I mentioned a few posts ago that I’d started experimenting with some of the products by Brush & Pencil. Today, I’d like to offer my review of Titanium White pigment and share one particularly exciting (to me) unexpected benefit.
My Review of Titanium White
Titanium White is pure, white pigment; the same pigment used in making white pencils. The pigment, which comes in powder form, can be applied dry by brush or sponge applicator. You can also mix it with Touch-Up Texture and paint it onto a work-in-progress.
Since there is no filler in the pigment, it goes onto the paper fairly opaque, but you can spread it thin enough to create varying degrees of translucency.
Titanium White pigment and white colored pencils work extremely well together. Use Titanium White pigment for larger areas, and pencils for smaller areas or details. Alyona Nickelsen uses Titanium White and white colored pencils to lighten parts of her under paintings before the color glazing phase.
Because it’s powder with no filler or binder, you must seal it with ACP Textured Fixative before adding more color.
You can remove Titanium White pigment with mounting putty until it’s sealed. Then it becomes permanent.
My experience with this product is still limited to two experiments. One wet, and one dry.
Titanium White mixed with Touch-Up Texture
My first experiment with Titanium White involved a small landscape called Blazing Sunset. When the landscape looked like this, I thought I’d finished it. It looked complete.
Then I decided to add a bright gleam of sunlight streaming through the clouds.
I tried layering lighter colors over the sky, but in vain. Even sealing the painting with ACP Textured Fixative didn’t help. Those bright values continued to elude me.
As you can see here, it was a pretty good painting. The additional details added to my overall satisfaction, but it still wasn’t quite right.
So I mixed up a small amount of Titanium White with Touch-Up Texture, then painted that over the sun. It went onto the painting very easily and dried quickly.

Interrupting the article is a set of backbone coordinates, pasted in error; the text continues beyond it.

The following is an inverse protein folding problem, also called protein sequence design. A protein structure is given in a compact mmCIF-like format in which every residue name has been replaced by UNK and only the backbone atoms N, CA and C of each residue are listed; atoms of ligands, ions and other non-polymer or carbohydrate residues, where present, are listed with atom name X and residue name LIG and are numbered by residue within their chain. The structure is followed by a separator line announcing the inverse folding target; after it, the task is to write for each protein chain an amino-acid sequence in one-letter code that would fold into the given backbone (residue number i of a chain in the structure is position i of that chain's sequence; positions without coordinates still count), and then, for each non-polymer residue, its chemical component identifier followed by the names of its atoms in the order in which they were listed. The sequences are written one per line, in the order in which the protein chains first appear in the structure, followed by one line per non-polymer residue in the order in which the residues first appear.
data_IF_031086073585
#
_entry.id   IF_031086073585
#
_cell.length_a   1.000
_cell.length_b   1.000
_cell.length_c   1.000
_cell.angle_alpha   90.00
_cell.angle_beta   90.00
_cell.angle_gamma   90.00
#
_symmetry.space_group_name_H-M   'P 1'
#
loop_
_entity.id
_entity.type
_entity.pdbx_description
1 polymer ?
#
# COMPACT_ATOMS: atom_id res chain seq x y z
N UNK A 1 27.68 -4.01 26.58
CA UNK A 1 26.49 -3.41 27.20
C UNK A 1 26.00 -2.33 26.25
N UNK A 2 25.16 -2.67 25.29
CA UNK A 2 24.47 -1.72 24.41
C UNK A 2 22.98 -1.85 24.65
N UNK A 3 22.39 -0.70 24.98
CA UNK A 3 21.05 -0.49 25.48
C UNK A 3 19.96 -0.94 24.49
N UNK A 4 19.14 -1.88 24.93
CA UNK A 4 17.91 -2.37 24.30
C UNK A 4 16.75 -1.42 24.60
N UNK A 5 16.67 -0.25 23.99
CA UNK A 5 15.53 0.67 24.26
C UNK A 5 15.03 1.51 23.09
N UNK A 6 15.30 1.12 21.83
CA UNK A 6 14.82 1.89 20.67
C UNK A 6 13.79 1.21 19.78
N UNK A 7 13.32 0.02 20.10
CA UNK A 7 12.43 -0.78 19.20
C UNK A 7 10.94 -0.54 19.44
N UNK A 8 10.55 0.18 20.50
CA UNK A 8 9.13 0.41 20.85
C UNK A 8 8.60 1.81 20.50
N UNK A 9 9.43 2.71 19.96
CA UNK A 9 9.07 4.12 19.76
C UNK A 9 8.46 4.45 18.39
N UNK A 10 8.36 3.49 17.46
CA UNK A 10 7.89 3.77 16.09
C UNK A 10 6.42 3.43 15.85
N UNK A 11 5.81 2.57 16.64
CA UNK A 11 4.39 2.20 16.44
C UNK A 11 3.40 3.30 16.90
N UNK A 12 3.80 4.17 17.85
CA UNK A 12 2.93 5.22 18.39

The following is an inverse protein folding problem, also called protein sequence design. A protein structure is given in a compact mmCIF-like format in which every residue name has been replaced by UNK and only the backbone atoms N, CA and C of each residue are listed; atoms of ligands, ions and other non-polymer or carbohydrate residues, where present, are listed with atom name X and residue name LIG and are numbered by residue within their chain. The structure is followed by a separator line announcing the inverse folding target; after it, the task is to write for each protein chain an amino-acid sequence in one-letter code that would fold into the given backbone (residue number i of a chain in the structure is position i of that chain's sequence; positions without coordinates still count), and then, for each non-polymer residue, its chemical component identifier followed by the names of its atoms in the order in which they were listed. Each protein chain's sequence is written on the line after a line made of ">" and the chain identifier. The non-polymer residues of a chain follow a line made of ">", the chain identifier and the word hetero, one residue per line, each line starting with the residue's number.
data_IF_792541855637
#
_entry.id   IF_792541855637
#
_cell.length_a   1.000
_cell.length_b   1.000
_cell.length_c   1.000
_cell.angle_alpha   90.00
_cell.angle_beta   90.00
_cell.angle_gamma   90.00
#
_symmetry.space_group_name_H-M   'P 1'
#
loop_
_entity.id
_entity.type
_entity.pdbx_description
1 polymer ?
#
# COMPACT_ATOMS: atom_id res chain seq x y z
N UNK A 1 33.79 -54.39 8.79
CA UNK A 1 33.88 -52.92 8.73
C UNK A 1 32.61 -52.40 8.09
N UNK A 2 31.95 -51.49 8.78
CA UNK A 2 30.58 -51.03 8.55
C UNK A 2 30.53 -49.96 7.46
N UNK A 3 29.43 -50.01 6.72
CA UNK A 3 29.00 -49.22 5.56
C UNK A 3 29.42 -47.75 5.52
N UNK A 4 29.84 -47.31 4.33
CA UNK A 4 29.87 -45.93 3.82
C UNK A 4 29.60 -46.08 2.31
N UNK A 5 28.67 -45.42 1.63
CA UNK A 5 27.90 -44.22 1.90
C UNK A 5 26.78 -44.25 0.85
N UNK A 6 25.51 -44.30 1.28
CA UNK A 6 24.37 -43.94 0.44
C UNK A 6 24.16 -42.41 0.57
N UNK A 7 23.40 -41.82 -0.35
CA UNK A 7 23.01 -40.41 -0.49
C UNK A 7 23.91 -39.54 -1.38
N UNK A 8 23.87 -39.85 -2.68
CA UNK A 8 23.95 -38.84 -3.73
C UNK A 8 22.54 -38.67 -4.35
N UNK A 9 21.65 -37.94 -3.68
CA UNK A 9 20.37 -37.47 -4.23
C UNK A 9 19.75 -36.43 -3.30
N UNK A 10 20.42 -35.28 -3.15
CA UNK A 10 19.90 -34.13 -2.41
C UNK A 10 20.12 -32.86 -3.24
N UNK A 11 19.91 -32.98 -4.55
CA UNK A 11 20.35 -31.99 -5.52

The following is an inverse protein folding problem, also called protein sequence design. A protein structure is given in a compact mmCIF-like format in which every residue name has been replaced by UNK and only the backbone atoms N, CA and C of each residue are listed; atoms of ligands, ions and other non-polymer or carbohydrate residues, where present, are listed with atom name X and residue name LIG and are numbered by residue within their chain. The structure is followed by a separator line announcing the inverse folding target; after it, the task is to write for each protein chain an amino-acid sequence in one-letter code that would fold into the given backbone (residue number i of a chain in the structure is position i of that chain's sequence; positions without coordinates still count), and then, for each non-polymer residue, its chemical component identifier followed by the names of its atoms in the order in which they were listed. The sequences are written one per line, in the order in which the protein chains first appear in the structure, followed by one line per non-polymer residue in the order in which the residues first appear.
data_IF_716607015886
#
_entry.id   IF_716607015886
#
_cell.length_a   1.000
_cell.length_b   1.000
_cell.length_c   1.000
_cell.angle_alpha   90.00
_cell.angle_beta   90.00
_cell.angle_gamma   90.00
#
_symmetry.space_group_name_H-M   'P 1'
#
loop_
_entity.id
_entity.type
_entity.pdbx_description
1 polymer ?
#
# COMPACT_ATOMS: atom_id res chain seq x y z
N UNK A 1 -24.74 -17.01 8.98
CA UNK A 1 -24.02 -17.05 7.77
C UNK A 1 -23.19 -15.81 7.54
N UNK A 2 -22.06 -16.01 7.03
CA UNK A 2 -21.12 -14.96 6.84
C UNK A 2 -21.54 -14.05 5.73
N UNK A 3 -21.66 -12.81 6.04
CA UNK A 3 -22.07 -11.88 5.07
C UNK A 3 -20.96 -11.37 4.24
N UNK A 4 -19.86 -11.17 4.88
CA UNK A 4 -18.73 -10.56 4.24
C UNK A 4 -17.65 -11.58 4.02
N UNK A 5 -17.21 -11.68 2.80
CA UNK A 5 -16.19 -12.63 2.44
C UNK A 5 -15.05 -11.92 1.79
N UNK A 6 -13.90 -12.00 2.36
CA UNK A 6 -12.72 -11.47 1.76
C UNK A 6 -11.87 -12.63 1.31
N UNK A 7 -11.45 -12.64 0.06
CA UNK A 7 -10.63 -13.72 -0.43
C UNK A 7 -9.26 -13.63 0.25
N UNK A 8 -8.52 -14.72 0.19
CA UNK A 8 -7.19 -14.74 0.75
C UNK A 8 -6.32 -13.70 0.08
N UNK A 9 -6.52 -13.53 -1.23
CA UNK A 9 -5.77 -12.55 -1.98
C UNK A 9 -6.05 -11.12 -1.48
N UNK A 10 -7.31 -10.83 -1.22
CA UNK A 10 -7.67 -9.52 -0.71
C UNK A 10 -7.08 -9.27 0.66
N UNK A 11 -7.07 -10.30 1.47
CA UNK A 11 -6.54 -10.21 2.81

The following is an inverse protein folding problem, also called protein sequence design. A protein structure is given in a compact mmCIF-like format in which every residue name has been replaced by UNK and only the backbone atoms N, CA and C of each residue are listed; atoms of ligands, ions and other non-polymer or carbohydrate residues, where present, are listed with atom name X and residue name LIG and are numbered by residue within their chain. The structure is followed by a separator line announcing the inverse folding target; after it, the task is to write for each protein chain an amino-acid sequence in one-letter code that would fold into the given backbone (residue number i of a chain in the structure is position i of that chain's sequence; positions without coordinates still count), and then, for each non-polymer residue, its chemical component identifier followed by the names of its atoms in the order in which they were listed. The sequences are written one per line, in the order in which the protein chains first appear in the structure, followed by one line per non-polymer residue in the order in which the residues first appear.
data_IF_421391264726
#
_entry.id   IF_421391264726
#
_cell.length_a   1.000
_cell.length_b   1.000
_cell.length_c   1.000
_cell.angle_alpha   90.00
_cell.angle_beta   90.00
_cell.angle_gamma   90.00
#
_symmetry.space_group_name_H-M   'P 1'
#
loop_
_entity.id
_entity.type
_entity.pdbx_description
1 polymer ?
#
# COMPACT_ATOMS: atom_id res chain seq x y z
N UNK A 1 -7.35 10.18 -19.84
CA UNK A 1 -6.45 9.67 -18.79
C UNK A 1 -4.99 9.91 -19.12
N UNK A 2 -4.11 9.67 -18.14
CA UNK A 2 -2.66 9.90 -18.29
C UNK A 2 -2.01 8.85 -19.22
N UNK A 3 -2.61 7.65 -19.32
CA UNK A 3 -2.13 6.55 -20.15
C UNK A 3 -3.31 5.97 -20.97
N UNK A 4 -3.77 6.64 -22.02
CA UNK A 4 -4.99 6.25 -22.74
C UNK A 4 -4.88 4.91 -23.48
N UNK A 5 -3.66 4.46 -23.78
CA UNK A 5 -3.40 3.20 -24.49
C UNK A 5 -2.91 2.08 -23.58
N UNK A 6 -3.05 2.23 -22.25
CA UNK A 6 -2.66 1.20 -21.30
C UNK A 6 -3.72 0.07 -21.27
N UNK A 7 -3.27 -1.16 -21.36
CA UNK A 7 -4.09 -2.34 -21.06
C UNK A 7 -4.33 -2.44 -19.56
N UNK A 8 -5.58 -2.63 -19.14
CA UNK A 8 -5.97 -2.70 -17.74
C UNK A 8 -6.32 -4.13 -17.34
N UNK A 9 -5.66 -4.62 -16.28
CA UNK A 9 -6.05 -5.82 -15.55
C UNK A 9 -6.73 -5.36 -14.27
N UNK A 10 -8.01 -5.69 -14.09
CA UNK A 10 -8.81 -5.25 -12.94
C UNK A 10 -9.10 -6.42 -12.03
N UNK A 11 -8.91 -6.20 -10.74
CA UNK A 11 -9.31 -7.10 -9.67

And it completely covered up everything underneath.
The illustration above shows the patch of sunshine with traditional color layering. The illustration below shows the Titanium White mixture painted over the area. Quite a significant difference!
Once the surface dried, I glazed color over it to get the right colors for that area and I finished the painting with no further setbacks.
The result was very pleasing. The improvement delighted me to no end.
I was even more delighted with what happened on the next experiment.
Using the Pigment Dry
I recently decided that a horse portrait wasn’t working and set it aside for later work. In the back of my mind, I’d already decided the portrait was a failure, but I lacked the courage to say so out loud. So I tucked it away in a closet with the thought that I’d stumble across it sometime in the future and be able to finish it.
Sometime that night, the thought came to mind that I should try Titanium White pigment on it. I knew the pigment was opaque mixed with Touch-Up Texture. Was it opaque enough dry to cover a failed drawing so I could start over? It was worth a try.
The next day, I started spreading Titanium White pigment over the paper. I tapped a little bit out of the container, then used a sponge applicator to spread it around and blend it into the tooth of the paper (Clairefontaine Pastelmat.)
One application covered the paper. The drawing was still visible, but I could draw over it if I wished.
I put down a second application and the drawing was even less visible. I knew it was still there and could still see it.
Would it show through a new drawing? I didn’t think so.
I could have added a third application, and I did think about it.
Instead, I sealed the surface with three light coats of ACP Textured Fixative, letting each coat dry completely before applying the next. Three applications completely sealed the Titanium White. I could lift no white pigment by drawing my finger across the surface.
I ended up applying another layer of Titanium White. Once it’s sealed again, it will be ready for a new drawing.
That’s My Review of Titanium White Pigment
Yes. Only one of my experiments involved using Titanium White pigment the way it’s marketed. But you have to admit that the second experiment opens a lot of doors for saving drawings that might otherwise fail.
Do I recommend Titanium White pigment?
For my money, this successful experiment makes Titanium White worth its purchase price. I don’t abandon that many works-in-progress anymore, but if I can blot out an entire drawing with this product, then I can certainly cover a small part of a drawing if it goes wrong.
And that does happen more often than I’d like to admit.